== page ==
Seven minutes until his next meeting, Charles Clutterbuck, the CFO of Boring Aeroplanes, had just enough time to answer a few emails. A dozen emails glowed unread at the top of his inbox stack. He skimmed down the list of names and subjects when one caught his eye. It was from an old friend. With a nod, he clicked it up. "How’s it going, Clutt?" the email began. He smiled at the old nickname from the dorm days when he first met Bill. Funny that Bill was emailing him at his work address, but that question was quickly forgotten as he skimmed the message.
As you might have guessed, this is a spear phishing email. In spear phishing, the attacker leverages gathered information to create a specific request to trick someone into running something or giving up personal information. It’s an extremely successful technique and attackers know this. In fact, the Anti-Phishing Working Group (APWG) reports that phishing has gone up 5,753% over the past 12 years.Phishers work by impersonating someone trusted by the target, which requires crafting a message that is credible and easily acceptable. To do this, the phisher needs information about the target to construct their disguise and bait the hook. They get this information by research and reconnaissance.
In the example above, an executive at a military plane parts supplier received an email apparently from a friend. His interest in car racing—as well as his friend’s name and style of speaking—was plucked off social media. The attacker spent a few minutes of web research on car racing to get the vernacular right, and then created an email account in the friend’s name. The link is to a site with a video server that sends an exploit geared to the target’s laptop operating system (gleaned from research on the company infrastructure). It loads specialized malware built to exfiltrate aerospace intellectual property. Easy, peasy.
So, we know that attackers are gathering information from social networks and various Internet sources, but just how much information is available? It’s worth exploring what's typically discovered in an attacker’s passive electronic reconnaissance. And, that’s not counting active recon like calling the company’s main phone number and trying to extract information via pretexting or going onsite for dumpster diving. This is all low-risk stuff that can happen in secret from afar.
Scouting an organization
Since spear phishers go after a specific organization, they need to know who works there before they can begin their targeting. A lot of people tag themselves on various social media sites as an employee of a particular company. LinkedIn is a site that provides lots of details on where people work. Quora is another site where tech people congregate:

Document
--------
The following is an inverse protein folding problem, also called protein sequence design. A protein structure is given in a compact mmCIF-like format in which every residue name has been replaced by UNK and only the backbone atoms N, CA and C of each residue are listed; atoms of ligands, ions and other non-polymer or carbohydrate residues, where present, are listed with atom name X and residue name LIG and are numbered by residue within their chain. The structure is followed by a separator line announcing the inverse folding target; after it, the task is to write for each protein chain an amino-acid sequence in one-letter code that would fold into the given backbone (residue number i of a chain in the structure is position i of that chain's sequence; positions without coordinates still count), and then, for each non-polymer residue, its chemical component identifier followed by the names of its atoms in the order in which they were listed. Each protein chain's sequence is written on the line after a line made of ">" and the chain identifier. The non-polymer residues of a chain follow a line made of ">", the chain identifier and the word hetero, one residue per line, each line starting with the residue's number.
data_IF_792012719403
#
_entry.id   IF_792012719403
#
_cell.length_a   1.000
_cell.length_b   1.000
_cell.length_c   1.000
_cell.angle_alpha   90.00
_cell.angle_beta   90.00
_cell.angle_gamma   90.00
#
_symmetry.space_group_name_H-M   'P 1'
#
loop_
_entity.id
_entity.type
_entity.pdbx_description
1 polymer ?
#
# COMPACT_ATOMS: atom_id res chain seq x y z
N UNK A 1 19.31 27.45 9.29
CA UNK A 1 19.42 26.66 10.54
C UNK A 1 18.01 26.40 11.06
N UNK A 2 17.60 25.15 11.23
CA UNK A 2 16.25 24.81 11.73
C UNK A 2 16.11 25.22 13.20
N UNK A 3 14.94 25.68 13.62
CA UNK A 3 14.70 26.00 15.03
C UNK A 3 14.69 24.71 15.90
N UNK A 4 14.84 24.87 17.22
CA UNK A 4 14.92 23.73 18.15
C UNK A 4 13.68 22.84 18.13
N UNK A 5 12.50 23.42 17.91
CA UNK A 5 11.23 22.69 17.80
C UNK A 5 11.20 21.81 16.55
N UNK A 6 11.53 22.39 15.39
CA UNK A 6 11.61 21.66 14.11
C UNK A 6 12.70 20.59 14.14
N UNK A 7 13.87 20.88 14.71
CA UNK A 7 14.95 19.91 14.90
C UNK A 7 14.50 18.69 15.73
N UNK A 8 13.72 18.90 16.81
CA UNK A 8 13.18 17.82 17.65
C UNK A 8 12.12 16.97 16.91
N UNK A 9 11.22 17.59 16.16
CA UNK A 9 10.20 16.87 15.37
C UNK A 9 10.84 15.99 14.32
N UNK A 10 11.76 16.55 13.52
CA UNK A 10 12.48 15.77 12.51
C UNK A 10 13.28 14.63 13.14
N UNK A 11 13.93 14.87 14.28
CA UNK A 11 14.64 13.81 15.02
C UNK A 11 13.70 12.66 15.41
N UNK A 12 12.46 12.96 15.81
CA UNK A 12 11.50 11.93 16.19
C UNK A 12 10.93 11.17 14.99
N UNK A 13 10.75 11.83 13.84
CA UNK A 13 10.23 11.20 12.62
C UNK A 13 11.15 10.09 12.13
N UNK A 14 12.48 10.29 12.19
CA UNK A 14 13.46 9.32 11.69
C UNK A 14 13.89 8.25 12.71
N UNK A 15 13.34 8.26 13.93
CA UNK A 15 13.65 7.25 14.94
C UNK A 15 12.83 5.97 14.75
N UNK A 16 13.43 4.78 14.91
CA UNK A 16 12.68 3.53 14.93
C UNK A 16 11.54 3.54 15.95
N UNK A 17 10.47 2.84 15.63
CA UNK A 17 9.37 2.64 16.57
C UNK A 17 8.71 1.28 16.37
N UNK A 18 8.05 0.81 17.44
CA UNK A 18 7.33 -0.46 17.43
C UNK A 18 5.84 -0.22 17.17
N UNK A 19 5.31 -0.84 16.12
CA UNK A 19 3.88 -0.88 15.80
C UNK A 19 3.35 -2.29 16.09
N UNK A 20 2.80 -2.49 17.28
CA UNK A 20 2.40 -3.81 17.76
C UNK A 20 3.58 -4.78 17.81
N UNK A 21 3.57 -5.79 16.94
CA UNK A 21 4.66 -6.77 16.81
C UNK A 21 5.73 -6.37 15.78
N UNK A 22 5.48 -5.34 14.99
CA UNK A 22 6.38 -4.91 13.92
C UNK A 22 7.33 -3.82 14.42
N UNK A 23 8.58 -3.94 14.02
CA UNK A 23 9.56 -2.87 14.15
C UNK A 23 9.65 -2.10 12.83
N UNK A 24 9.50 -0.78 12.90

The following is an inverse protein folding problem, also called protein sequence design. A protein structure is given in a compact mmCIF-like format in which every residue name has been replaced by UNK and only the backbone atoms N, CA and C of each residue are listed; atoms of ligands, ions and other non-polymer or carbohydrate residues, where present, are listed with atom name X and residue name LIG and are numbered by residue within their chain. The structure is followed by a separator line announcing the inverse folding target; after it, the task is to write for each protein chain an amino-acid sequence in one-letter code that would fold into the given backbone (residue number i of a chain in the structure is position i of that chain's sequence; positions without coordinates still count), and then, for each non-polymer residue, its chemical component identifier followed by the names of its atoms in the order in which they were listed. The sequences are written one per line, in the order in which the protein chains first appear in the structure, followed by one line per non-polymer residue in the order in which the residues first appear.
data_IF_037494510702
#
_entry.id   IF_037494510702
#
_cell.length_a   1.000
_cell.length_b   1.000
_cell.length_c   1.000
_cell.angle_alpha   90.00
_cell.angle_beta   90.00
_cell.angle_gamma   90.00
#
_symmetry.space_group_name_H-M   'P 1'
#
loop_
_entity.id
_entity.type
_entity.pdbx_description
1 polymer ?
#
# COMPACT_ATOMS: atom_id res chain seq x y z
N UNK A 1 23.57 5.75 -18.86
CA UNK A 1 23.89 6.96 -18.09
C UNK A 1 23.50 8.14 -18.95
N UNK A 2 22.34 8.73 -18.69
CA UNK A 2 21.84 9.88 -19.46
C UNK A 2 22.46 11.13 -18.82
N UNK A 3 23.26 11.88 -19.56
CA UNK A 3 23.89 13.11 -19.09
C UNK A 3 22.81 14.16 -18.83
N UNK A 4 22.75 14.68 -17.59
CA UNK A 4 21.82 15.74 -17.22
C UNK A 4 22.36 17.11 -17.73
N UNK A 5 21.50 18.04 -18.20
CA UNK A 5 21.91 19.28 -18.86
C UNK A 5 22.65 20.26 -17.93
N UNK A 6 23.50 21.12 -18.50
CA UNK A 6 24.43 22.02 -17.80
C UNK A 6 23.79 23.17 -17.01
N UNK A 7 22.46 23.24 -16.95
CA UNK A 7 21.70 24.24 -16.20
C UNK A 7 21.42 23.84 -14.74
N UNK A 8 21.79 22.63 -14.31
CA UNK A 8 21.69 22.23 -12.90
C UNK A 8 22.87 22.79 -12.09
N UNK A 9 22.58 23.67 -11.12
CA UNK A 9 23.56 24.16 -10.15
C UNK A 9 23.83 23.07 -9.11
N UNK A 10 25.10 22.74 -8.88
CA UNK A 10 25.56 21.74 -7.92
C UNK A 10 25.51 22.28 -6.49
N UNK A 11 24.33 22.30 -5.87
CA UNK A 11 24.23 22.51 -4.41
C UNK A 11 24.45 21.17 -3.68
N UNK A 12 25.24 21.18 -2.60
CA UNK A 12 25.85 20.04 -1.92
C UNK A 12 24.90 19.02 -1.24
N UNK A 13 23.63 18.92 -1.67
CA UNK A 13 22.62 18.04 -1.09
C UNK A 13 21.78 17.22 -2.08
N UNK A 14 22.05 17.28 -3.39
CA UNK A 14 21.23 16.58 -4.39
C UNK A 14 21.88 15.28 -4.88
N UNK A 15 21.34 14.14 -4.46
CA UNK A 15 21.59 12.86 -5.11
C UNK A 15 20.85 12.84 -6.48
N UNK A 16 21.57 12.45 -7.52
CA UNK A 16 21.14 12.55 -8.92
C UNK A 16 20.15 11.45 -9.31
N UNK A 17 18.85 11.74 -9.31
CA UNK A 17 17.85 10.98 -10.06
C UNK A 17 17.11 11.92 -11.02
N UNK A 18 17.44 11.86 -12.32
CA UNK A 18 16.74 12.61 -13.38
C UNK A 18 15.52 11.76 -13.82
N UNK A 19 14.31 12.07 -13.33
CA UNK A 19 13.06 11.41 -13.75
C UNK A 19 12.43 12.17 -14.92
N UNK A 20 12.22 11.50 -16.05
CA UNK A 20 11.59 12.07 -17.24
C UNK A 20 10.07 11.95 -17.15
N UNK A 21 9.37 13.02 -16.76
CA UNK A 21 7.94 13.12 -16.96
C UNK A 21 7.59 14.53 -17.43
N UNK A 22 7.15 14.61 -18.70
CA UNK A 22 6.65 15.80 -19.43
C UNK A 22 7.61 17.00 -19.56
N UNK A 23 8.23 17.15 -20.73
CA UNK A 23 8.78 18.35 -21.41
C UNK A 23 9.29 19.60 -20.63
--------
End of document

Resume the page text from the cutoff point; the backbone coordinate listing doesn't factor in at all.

Through these sites, it’s not hard for phishers to gather up a list of names of employees at a specific organization.
Social Media and Personal Information
Social media companies expend tremendous effort to encourage people to join and post information about themselves. Some valuable bits of information that attackers can use are:
All these pieces of information provide powerful leverage points for attackers, but they also provide a lot of valuable indirect information. Attackers can observe the writing style of the people they want to impersonate. They can also create detailed psychological profiles of victims. There are many tools and techniques available to do things like:
With sites like Facebook that host nearly 2 billion users, it’s very easy to craft a Google search for someone with [name] [location] site:facebook.com” to find their page.
Many social media users are part of interest groups, which can provide useful leverage points for a phisher. Even when someone sets their social media profile to “private,” it’s still not too difficult for an attacker to break in and get what they want. There are many hacking services advertised on Darknets for just that purpose:
People Search Engines
In addition to social media sites, there are numerous "people search" sites like Pipl, Spokeo, and ZabaSearch. Many of these sites pull together profiles based on dozens of resources. Sometimes they’re not very helpful, like this example for me, because I’m a paranoid security guy:
However, different sites can dig up some interesting data, like this example:
Note how this site provides Facebook information, email address, annual income, education, phone number, age range, and even racial profiling. Here’s some typical information you can get from these kinds of sites:
Most employees don’t think about things like this—because most employees don’t think like bad guys. It doesn’t occur to them how much personal and work-related information they are freely volunteering on various websites — or how easy they make it for phishers to pull information together into some pretty comprehensive professional dossiers. The lesson here is think before you volunteer information about yourself and your work, and limit the number of websites where you do this.
Raymond Pompon is a Principal Threat Researcher Evangelist with F5 labs. With over 20 years of experience in Internet security, he has worked closely with Federal law enforcement in cyber-crime investigations. He has recently written IT Security Risk Control Management: An ... View Full Bio